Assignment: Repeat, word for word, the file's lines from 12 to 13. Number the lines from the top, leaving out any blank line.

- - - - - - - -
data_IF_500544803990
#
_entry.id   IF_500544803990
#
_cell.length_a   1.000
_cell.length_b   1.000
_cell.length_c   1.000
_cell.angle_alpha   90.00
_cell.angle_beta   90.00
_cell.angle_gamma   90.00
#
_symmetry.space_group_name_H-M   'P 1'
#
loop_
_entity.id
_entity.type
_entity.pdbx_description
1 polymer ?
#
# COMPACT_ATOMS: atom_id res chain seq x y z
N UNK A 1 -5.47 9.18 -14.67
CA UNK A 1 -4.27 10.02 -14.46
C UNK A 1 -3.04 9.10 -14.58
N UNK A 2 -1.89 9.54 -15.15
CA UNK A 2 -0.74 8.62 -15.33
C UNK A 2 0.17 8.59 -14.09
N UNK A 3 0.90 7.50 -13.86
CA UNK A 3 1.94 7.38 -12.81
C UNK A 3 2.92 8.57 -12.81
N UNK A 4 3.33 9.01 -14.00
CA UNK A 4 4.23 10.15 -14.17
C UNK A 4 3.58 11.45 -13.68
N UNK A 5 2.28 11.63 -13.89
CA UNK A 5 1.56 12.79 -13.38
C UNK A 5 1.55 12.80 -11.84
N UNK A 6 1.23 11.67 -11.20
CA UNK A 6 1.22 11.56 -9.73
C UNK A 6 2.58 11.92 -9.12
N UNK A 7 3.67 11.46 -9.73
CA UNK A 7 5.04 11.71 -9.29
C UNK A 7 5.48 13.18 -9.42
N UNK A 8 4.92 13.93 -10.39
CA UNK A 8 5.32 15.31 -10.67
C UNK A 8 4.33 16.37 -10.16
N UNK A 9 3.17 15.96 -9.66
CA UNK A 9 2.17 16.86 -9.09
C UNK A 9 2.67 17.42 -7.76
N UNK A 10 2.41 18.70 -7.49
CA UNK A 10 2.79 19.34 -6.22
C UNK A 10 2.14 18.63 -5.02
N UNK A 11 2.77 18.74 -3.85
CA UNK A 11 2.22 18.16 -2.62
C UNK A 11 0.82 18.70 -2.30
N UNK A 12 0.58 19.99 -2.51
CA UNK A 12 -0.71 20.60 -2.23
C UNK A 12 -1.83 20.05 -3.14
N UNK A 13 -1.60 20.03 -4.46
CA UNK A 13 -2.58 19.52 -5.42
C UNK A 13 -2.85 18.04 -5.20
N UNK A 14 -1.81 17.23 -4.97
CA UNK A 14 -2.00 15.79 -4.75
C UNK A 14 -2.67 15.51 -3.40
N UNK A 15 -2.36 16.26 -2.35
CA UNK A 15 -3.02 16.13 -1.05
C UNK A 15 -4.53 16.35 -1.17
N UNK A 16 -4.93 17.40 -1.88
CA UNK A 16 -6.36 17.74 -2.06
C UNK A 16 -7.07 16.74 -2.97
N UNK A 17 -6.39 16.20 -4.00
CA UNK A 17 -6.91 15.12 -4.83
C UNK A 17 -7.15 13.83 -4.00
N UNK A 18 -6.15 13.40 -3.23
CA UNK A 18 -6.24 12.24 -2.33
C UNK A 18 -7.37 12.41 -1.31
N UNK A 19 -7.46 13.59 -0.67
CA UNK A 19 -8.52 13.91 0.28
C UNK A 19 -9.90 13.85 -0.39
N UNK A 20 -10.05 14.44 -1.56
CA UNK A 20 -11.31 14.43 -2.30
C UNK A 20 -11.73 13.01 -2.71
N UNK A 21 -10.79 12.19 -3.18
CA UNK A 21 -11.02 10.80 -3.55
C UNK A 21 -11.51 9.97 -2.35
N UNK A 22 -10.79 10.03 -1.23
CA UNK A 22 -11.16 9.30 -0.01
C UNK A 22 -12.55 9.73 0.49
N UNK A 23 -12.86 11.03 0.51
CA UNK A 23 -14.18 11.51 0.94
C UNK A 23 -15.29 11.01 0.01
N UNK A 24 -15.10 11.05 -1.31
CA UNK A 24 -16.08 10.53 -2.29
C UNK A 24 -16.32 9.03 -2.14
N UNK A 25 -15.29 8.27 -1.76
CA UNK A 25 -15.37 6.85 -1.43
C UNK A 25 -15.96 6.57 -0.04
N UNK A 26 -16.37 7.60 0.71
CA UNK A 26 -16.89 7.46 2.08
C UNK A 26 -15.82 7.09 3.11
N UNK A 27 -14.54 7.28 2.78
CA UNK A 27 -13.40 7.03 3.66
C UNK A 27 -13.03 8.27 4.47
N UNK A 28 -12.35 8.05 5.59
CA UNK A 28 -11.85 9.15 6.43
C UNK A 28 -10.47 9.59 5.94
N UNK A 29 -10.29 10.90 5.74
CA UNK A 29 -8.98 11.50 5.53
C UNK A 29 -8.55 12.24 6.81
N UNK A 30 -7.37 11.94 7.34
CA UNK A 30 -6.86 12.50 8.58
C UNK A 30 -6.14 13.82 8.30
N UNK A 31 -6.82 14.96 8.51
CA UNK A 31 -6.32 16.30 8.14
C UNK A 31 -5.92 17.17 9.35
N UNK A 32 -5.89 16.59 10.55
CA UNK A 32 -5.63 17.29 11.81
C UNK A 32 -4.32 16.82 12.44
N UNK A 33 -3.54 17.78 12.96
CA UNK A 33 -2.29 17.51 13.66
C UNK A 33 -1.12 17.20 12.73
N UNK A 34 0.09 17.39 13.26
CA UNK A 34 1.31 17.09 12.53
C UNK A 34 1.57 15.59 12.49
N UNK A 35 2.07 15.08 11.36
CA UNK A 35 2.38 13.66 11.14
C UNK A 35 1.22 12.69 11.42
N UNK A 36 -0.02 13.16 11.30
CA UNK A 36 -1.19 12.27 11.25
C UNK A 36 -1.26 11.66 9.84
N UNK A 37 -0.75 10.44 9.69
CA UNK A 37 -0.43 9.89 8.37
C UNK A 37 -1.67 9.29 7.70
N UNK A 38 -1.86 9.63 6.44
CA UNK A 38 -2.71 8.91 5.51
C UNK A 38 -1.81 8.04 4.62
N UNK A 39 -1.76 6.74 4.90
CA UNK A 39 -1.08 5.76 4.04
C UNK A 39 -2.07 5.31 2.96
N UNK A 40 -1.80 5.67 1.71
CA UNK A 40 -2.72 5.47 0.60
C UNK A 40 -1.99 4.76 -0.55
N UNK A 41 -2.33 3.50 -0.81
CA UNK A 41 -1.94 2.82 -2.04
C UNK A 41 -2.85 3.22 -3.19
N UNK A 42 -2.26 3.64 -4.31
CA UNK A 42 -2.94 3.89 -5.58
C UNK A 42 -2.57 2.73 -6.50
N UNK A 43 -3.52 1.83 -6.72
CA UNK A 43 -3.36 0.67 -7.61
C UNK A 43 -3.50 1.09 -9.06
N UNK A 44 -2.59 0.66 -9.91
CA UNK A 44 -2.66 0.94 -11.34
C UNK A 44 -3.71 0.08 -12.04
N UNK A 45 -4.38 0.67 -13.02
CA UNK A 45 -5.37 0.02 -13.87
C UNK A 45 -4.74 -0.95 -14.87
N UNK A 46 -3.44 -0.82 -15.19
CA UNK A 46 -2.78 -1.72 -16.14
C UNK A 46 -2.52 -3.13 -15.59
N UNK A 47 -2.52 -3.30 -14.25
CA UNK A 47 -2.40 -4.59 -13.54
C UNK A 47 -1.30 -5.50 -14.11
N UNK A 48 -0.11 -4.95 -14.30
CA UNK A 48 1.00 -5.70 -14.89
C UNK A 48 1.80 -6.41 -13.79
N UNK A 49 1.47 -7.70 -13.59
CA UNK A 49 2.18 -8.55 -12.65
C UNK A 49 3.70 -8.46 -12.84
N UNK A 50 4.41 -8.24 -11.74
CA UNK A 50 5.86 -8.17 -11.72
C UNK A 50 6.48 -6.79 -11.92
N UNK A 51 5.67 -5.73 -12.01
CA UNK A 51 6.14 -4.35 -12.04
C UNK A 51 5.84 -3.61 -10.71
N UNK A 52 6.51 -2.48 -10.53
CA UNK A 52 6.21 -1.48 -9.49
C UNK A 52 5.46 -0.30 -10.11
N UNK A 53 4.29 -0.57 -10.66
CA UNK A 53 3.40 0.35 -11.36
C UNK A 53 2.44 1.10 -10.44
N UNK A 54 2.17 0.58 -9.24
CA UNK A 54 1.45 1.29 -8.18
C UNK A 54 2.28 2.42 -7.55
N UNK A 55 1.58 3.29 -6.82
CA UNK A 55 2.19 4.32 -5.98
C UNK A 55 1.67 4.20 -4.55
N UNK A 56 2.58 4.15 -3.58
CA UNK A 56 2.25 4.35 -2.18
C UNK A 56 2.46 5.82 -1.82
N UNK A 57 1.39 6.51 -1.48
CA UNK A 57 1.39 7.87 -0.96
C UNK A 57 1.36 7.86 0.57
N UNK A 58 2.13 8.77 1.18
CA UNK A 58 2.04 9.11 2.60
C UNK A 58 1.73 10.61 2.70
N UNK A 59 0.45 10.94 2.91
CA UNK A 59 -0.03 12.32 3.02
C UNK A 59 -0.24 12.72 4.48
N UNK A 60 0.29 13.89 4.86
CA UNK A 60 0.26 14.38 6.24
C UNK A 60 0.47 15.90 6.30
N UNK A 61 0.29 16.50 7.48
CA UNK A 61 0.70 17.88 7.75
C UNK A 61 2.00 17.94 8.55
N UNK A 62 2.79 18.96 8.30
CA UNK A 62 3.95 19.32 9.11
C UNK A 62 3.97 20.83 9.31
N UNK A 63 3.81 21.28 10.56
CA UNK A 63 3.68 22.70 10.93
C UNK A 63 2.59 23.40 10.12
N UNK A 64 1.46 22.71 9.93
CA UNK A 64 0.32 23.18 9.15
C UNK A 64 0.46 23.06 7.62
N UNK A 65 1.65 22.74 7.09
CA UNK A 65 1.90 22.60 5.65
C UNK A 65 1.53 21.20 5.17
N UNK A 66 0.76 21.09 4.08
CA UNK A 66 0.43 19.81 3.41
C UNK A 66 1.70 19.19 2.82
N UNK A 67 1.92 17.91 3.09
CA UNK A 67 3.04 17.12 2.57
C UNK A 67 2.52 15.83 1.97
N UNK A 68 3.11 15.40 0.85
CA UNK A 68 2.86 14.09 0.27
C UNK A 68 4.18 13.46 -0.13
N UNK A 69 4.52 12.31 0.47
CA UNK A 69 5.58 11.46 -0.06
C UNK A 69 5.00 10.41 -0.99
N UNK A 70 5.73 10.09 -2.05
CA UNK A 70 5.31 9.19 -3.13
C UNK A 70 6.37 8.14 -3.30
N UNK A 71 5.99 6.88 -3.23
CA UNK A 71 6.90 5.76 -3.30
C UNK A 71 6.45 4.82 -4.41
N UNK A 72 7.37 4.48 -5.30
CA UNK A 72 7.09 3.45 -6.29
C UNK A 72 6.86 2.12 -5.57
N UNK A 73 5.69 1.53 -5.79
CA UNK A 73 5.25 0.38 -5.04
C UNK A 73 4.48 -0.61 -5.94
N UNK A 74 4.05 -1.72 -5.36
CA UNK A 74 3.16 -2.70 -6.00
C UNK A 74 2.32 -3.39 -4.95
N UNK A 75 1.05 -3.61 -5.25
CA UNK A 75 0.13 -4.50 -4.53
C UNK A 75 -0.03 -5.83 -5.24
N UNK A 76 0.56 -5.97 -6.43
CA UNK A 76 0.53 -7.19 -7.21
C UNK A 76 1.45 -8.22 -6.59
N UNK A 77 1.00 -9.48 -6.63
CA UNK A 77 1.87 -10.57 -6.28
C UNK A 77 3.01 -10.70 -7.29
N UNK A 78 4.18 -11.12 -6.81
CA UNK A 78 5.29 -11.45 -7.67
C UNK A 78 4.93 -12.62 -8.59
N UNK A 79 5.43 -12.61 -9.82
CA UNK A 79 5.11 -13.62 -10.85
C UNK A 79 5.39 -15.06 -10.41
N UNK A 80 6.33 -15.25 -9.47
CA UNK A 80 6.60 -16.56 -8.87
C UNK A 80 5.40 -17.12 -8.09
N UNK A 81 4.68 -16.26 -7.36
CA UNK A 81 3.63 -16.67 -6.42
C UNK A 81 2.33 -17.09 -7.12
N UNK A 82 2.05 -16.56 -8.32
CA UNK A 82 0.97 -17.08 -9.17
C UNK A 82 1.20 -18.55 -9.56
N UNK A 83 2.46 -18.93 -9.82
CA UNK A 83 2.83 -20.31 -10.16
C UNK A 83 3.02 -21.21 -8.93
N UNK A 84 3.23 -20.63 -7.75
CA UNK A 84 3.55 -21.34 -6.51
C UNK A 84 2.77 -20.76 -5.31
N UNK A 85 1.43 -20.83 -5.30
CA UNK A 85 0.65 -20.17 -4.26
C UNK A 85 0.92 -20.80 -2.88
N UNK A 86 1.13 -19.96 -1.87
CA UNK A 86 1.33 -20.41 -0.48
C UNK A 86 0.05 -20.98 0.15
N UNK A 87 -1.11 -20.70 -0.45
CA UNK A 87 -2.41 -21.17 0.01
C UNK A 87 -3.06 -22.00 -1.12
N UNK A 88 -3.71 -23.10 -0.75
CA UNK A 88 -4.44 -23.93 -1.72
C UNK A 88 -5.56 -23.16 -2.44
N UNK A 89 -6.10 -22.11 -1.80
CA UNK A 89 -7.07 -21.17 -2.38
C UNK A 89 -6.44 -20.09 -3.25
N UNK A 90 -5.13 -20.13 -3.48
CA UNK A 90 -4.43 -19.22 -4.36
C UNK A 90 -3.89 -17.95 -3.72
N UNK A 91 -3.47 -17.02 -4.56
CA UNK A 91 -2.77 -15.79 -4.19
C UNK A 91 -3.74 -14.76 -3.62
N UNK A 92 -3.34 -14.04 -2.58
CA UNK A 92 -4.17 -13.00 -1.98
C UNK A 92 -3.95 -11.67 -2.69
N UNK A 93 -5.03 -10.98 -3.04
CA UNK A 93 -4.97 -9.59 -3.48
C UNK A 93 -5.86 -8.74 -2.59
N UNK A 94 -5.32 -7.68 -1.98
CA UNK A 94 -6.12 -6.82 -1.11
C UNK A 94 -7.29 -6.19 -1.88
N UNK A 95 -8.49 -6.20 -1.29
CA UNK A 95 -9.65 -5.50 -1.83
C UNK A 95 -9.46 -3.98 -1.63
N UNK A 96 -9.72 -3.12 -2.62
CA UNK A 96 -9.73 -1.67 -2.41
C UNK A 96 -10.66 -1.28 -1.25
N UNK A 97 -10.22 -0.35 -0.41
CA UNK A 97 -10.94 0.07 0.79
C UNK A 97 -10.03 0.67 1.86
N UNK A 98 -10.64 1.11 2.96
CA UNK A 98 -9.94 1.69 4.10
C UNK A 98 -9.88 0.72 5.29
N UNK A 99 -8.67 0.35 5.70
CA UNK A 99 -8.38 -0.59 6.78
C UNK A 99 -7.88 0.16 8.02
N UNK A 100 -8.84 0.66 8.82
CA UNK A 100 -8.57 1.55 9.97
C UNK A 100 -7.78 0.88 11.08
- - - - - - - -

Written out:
_symmetry.space_group_name_H-M   'P 1'
#